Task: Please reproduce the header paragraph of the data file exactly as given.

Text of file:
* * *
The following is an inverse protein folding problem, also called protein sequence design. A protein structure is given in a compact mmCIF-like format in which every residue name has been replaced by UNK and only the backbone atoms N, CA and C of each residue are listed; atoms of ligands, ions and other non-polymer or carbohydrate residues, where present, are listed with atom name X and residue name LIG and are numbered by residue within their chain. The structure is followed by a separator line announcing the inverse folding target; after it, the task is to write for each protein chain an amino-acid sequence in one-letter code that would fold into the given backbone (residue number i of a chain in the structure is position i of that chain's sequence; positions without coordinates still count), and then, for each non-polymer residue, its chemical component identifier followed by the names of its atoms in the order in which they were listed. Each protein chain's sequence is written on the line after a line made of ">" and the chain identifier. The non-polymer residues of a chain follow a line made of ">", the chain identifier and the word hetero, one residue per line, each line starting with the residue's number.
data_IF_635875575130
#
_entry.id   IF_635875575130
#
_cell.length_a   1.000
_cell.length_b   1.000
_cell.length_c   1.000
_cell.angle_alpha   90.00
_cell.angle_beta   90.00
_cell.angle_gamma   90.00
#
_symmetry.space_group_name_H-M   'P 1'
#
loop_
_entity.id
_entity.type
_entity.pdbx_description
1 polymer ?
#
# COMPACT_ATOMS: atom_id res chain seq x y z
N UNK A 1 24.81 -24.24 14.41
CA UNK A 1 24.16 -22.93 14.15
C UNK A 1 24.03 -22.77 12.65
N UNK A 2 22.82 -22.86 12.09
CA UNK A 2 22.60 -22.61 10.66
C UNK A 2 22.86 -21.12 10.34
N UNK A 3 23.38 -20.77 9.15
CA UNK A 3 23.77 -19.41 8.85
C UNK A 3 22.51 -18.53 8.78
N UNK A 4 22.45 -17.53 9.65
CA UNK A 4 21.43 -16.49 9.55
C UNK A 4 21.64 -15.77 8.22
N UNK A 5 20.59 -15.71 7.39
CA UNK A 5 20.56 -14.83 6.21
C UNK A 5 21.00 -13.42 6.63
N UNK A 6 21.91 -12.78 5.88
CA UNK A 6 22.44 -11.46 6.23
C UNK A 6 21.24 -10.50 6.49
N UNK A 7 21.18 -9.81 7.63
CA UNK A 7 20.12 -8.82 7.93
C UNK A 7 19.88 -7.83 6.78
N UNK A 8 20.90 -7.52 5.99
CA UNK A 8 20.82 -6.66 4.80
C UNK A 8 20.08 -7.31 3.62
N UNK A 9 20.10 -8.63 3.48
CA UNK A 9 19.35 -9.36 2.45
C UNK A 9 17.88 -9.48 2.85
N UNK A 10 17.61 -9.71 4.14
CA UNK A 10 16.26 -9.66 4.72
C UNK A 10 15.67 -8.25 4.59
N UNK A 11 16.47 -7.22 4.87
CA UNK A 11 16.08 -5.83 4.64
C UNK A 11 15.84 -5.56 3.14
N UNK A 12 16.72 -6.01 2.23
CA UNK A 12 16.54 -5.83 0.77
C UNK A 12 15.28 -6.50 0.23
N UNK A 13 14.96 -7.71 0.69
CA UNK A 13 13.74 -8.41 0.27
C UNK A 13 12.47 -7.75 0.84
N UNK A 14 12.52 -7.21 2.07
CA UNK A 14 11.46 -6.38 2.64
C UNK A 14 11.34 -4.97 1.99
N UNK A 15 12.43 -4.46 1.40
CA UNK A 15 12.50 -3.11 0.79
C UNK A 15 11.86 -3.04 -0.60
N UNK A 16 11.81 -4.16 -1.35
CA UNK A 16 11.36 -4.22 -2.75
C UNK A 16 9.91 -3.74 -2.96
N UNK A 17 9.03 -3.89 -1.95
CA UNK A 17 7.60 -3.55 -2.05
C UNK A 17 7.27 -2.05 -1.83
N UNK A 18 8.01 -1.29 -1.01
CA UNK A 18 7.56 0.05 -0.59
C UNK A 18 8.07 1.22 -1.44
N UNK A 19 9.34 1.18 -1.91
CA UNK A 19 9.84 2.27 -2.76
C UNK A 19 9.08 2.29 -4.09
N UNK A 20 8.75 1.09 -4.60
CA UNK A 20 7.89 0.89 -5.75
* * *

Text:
The following is an inverse protein folding problem, also called protein sequence design. A protein structure is given in a compact mmCIF-like format in which every residue name has been replaced by UNK and only the backbone atoms N, CA and C of each residue are listed; atoms of ligands, ions and other non-polymer or carbohydrate residues, where present, are listed with atom name X and residue name LIG and are numbered by residue within their chain. The structure is followed by a separator line announcing the inverse folding target; after it, the task is to write for each protein chain an amino-acid sequence in one-letter code that would fold into the given backbone (residue number i of a chain in the structure is position i of that chain's sequence; positions without coordinates still count), and then, for each non-polymer residue, its chemical component identifier followed by the names of its atoms in the order in which they were listed. Each protein chain's sequence is written on the line after a line made of ">" and the chain identifier. The non-polymer residues of a chain follow a line made of ">", the chain identifier and the word hetero, one residue per line, each line starting with the residue's number.